By James Muonwa I Mashonaland West Correspondent
THE Zimbabwe National Water Authority (ZINWA) has, with immediate effect, increased water charges for both treated and bulk raw water supplies.
The latest tariff review, which hits hardest commercial farmers, has been attributed to inflationary pressure pushing the cost of treating and distributing the precious liquid.
ZINWA last reviewed water charges in July.
In a public notice Wednesday, ZINWA corporate communications department said the new tariff regime would affect both prepaid and post-paid clients.
“The Zimbabwe National Water Authority (ZINWA) would like to advise its valued clients and stakeholders that it has, with effect from August 1, 2022, revised water tariffs upwards. The tariff review is in response to the recent rise in the cost of key water provision inputs such as fuel, electricity, water treatment chemicals and spares.
“For treated water, the new tariff applies to clients on both the prepaid and post-paid metering system,” reads the statement.
In coming up with the tariff, ZINWA said it was informed by the need to strike a delicate balance between sustainable service delivery and the affordability of the resource.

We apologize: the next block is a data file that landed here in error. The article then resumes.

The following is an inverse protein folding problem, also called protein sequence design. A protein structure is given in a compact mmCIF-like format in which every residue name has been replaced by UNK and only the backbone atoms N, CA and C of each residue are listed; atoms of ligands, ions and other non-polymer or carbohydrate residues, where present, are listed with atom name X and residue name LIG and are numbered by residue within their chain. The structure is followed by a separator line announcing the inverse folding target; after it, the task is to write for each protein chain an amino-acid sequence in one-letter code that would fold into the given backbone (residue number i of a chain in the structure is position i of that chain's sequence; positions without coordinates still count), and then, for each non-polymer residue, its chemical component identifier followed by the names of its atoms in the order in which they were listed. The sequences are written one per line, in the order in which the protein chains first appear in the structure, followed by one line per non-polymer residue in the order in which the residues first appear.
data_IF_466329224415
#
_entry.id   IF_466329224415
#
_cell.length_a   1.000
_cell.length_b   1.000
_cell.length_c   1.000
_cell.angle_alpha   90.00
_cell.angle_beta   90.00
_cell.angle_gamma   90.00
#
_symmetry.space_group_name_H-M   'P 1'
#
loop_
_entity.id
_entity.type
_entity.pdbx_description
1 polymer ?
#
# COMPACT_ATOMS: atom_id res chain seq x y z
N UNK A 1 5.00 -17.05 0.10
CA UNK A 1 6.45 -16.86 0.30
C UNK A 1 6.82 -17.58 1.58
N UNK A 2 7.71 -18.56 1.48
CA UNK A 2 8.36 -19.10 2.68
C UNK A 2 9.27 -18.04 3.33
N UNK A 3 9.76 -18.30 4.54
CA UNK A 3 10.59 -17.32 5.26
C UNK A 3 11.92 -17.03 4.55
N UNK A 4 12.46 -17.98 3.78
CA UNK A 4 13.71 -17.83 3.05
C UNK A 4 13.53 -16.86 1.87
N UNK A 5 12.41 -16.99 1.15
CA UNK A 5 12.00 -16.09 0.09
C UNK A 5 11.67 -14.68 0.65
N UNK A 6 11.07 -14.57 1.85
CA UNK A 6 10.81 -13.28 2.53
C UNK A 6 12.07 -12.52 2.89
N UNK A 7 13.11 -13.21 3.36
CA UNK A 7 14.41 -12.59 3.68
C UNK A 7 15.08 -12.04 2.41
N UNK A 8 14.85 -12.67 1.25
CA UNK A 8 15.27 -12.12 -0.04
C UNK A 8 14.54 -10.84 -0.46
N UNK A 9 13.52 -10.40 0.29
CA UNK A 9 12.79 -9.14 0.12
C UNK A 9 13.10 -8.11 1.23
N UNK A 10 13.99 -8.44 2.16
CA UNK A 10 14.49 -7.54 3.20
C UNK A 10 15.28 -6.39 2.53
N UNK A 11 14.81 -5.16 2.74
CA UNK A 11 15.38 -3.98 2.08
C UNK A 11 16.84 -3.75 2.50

Domestic consumers of treated water will now fork out ZW$288.59 up from ZW$173.59 for 10 cubic metres (10 000 litres) or less while those using in excess of 50 cubic metres will now pay ZW$577.18 up from ZW$358.77.
Schools, churches and institutions using between one and 25 cubic metres will part with ZW$423.27 from the previous ZW$254.60, while consumers using over 100 cubic metres will be billed $615.68 up from ZW$370.33.
Raw water charges were pegged as follows; industry ZW$4 433.85, commercial agriculture estates ZW$5 988.68, A2 farms ZW$4 433.85, A1 farms ZW$842.44, mines ZW$44 338.43 and communal farms ZW$665.08 up from ZW$400.05.
The water authority, weighed down by a ballooning debtors’ list mainly including government departments, is likely to witness an increase in defaulting clients owing to financial constraints facing the economy.